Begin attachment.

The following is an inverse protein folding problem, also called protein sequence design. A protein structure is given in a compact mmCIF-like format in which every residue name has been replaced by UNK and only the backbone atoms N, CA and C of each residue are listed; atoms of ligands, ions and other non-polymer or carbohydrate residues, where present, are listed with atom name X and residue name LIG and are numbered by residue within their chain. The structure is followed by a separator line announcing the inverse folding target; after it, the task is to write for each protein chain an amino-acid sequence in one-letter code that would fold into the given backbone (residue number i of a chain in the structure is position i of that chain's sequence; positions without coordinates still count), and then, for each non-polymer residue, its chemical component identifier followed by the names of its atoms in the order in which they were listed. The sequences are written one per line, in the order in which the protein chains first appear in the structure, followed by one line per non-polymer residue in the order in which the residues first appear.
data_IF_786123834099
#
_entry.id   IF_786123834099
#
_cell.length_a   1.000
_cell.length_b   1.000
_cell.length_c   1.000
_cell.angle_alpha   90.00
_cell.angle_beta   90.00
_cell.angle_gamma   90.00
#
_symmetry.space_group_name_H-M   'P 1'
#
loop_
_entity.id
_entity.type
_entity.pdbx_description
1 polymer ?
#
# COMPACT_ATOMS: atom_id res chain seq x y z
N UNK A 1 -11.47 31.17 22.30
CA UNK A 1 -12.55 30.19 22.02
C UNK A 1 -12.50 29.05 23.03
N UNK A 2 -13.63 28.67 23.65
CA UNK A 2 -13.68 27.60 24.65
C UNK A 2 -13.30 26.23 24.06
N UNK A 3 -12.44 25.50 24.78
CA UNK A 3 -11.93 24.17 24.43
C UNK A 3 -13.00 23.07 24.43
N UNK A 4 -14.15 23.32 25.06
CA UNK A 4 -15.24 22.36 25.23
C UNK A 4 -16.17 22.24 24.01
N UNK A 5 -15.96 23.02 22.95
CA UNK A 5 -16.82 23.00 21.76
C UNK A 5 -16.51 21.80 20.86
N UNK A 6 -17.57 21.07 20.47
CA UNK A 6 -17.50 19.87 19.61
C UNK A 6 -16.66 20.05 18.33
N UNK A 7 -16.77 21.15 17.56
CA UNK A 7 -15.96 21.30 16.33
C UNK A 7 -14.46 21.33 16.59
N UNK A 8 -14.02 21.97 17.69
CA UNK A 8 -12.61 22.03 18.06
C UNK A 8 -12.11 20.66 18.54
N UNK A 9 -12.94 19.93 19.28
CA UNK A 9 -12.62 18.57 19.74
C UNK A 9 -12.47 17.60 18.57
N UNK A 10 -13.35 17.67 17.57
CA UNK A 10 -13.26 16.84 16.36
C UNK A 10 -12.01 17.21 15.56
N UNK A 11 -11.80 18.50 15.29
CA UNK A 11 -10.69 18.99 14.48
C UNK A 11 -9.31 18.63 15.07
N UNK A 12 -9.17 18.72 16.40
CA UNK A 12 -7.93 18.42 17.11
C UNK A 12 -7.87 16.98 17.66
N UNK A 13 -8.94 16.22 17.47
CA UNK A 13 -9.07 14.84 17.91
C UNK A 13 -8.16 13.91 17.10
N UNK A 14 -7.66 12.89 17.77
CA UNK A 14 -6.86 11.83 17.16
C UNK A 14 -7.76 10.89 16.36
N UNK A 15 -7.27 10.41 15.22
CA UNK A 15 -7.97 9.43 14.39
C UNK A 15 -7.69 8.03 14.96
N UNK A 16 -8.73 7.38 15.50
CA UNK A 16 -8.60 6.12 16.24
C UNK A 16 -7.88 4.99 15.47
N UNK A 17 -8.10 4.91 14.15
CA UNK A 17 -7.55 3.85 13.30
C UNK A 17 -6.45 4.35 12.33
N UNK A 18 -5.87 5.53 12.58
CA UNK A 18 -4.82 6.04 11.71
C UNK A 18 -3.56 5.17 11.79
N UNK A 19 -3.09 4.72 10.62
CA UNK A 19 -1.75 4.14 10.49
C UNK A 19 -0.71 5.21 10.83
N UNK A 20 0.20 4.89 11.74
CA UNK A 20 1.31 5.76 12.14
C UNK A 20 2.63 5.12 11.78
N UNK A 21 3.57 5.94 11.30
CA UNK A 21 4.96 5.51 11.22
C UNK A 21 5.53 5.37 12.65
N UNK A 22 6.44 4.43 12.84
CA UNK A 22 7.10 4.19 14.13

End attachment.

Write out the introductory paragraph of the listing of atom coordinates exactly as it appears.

The following is an inverse protein folding problem, also called protein sequence design. A protein structure is given in a compact mmCIF-like format in which every residue name has been replaced by UNK and only the backbone atoms N, CA and C of each residue are listed; atoms of ligands, ions and other non-polymer or carbohydrate residues, where present, are listed with atom name X and residue name LIG and are numbered by residue within their chain. The structure is followed by a separator line announcing the inverse folding target; after it, the task is to write for each protein chain an amino-acid sequence in one-letter code that would fold into the given backbone (residue number i of a chain in the structure is position i of that chain's sequence; positions without coordinates still count), and then, for each non-polymer residue, its chemical component identifier followed by the names of its atoms in the order in which they were listed. The sequences are written one per line, in the order in which the protein chains first appear in the structure, followed by one line per non-polymer residue in the order in which the residues first appear.